More people are making music now than ever before. You don't have to have a hit on the radio to make a living as a music producer. The internet allows you to infiltrate the computers of music fans all around the world. Use this to your advantage.
I've compiled a list of the 20 best websites for selling beats online. Please note that not all of these websites provide you with an instant delivery beat store. However, all of these websites can be used to make money by selling your beats! If you're wondering, "Where can I sell my beats online?", this post is for you!
Shadowville is one (if not the only) beat selling website that's not open to all producers. Shadowville's producers were all invited on to the website based on recommendations. If you want to join this producer community, you need other people to recommend your talents to the owner of the website.
The Good: This website's fanbase consists of loyal paying customers. Their limited selection of producers keeps their overall quality of beats high. Very few music websites keep beginners out. This makes Shadowville an elite producer community.
The Bad: It's very hard to become a producer on this website. Even if you want to use this resource, there's no guarantee you'll be able to get on.
Kanye To The is home of one of the most popular hip hop forums. There are thousands of independent artists on there who are looking for new producers to work with. Comb through the different threads and see exactly what type of beats they're looking for.
The Good: You can developing meaningful relationships with people who are looking to buy beats.
The Bad: Selling beats through a forum takes time and hard work. This is an unorthodox approach to selling instrumentals.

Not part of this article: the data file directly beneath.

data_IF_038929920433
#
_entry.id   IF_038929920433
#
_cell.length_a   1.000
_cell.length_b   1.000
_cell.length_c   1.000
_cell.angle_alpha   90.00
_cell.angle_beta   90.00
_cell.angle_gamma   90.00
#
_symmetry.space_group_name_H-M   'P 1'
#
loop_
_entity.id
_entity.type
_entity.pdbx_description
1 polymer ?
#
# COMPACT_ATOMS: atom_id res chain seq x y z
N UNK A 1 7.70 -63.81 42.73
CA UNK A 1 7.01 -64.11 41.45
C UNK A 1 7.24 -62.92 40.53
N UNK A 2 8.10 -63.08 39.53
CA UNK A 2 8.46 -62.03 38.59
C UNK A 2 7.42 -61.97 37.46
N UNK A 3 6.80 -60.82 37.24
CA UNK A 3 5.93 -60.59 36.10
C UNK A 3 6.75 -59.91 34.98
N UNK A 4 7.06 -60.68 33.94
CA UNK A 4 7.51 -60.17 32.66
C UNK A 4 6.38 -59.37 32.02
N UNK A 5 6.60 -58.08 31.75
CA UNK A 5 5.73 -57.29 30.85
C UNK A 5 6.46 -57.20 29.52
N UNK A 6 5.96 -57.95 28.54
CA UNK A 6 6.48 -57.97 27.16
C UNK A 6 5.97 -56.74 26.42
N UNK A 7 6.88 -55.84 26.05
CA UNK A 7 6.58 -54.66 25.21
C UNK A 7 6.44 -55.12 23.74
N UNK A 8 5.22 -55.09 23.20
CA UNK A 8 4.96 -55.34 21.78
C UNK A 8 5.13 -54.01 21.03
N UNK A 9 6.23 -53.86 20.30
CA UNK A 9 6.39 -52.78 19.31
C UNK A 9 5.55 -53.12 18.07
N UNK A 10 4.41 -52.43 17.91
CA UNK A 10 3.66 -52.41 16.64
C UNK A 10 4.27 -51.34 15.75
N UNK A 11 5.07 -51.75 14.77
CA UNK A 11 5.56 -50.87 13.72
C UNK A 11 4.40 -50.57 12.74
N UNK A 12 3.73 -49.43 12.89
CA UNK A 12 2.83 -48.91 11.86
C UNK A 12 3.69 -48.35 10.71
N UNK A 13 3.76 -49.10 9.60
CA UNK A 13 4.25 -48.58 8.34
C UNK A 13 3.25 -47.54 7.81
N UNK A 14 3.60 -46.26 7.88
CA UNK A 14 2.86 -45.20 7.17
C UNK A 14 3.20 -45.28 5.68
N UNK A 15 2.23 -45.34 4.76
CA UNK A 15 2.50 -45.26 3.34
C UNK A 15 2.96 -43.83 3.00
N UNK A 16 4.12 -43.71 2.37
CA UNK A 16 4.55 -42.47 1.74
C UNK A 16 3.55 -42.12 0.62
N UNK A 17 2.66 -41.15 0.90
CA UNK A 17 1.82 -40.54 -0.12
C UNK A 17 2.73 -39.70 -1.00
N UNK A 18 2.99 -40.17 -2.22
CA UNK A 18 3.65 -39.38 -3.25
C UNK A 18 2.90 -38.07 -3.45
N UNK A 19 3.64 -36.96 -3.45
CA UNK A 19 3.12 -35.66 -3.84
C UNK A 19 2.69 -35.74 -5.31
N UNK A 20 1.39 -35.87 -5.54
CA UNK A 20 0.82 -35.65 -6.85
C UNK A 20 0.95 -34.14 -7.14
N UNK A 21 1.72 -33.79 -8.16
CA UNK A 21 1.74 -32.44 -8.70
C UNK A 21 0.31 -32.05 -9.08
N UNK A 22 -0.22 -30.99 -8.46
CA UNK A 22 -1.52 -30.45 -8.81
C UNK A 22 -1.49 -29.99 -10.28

Instagram is a free online social network and photo/video sharing service. Instagram users can follow other users, like content, comment on content, share photos/videos and send private photo/video messages.
Even though Instagram isn't directly set up for selling beats online, it's still a powerful tool for making beat sales. You can post mixtape art and album artwork to spread awareness about the songs you have coming out. You can also upload clips of beats you're working on or finished beats so your followers get a 15 second preview of your sound. Build trust and establish credibility by displaying your big production credits on Instagram!
The Good: Instagram allows for photo and video posts!
The Bad: Instagram has limited search options. It's also over saturated and hard to stand out on there.
PMP Production Marketplace the self proclaimed "music industry's best kept secret." PMP is a marketplace similar to iStandard in the sense that they provide opportunities to send beats to labels and major artists. Producers at PMP have 3 options for membership payment: 1 Year option of $275.00, 6 month option of $150.00 and a monthly $35.00 option.